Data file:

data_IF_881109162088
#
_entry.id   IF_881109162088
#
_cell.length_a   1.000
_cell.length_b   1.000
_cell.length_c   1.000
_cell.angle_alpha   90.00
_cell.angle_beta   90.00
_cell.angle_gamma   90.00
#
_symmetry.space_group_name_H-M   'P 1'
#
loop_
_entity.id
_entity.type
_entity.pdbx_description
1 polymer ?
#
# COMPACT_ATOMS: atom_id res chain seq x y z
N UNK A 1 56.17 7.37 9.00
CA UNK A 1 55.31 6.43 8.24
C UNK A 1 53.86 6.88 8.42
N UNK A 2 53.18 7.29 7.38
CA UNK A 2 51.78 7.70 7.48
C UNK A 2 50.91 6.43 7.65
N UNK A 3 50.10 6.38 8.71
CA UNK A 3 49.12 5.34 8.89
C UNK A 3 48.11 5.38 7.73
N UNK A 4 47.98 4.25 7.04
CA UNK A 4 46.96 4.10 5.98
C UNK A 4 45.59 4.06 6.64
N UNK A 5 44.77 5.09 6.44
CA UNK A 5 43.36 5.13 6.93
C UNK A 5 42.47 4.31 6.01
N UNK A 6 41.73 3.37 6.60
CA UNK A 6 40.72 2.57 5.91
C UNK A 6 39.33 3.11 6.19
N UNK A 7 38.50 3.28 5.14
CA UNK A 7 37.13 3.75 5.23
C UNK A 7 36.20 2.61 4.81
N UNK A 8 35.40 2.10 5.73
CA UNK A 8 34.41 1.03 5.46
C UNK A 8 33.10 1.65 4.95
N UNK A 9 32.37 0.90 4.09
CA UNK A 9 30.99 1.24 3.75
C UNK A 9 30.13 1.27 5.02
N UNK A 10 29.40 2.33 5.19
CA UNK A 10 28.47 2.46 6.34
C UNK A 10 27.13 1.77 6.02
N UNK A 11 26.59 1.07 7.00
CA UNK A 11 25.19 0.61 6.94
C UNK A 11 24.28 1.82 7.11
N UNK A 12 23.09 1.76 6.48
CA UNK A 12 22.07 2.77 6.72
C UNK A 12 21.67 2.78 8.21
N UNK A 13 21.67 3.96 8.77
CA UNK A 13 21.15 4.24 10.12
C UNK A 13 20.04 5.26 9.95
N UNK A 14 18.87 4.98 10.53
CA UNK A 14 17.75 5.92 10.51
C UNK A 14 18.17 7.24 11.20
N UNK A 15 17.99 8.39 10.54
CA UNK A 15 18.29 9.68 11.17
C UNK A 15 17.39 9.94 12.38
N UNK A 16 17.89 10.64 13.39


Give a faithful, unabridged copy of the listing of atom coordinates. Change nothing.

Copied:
data_IF_881109162088
#
_entry.id   IF_881109162088
#
_cell.length_a   1.000
_cell.length_b   1.000
_cell.length_c   1.000
_cell.angle_alpha   90.00
_cell.angle_beta   90.00
_cell.angle_gamma   90.00
#
_symmetry.space_group_name_H-M   'P 1'
#
loop_
_entity.id
_entity.type
_entity.pdbx_description
1 polymer ?
#
# COMPACT_ATOMS: atom_id res chain seq x y z
N UNK A 1 56.17 7.37 9.00
CA UNK A 1 55.31 6.43 8.24
C UNK A 1 53.86 6.88 8.42
N UNK A 2 53.18 7.29 7.38
CA UNK A 2 51.78 7.70 7.48
C UNK A 2 50.91 6.43 7.65
N UNK A 3 50.10 6.38 8.71
CA UNK A 3 49.12 5.34 8.89
C UNK A 3 48.11 5.38 7.73
N UNK A 4 47.98 4.25 7.04
CA UNK A 4 46.96 4.10 5.98
C UNK A 4 45.59 4.06 6.64
N UNK A 5 44.77 5.09 6.44
CA UNK A 5 43.36 5.13 6.93
C UNK A 5 42.47 4.31 6.01
N UNK A 6 41.73 3.37 6.60
CA UNK A 6 40.72 2.57 5.91
C UNK A 6 39.33 3.11 6.19
N UNK A 7 38.50 3.28 5.14
CA UNK A 7 37.13 3.75 5.23
C UNK A 7 36.20 2.61 4.81
N UNK A 8 35.40 2.10 5.73
CA UNK A 8 34.41 1.03 5.46
C UNK A 8 33.10 1.65 4.95
N UNK A 9 32.37 0.90 4.09
CA UNK A 9 30.99 1.24 3.75
C UNK A 9 30.13 1.27 5.02
N UNK A 10 29.40 2.33 5.19
CA UNK A 10 28.47 2.46 6.34
C UNK A 10 27.13 1.77 6.02
N UNK A 11 26.59 1.07 7.00
CA UNK A 11 25.19 0.61 6.94
C UNK A 11 24.28 1.82 7.11
N UNK A 12 23.09 1.76 6.48
CA UNK A 12 22.07 2.77 6.72
C UNK A 12 21.67 2.78 8.21
N UNK A 13 21.67 3.96 8.77
CA UNK A 13 21.15 4.24 10.12
C UNK A 13 20.04 5.26 9.95
N UNK A 14 18.87 4.98 10.53
CA UNK A 14 17.75 5.92 10.51
C UNK A 14 18.17 7.24 11.20
N UNK A 15 17.99 8.39 10.54
CA UNK A 15 18.29 9.68 11.17
C UNK A 15 17.39 9.94 12.38
N UNK A 16 17.89 10.64 13.39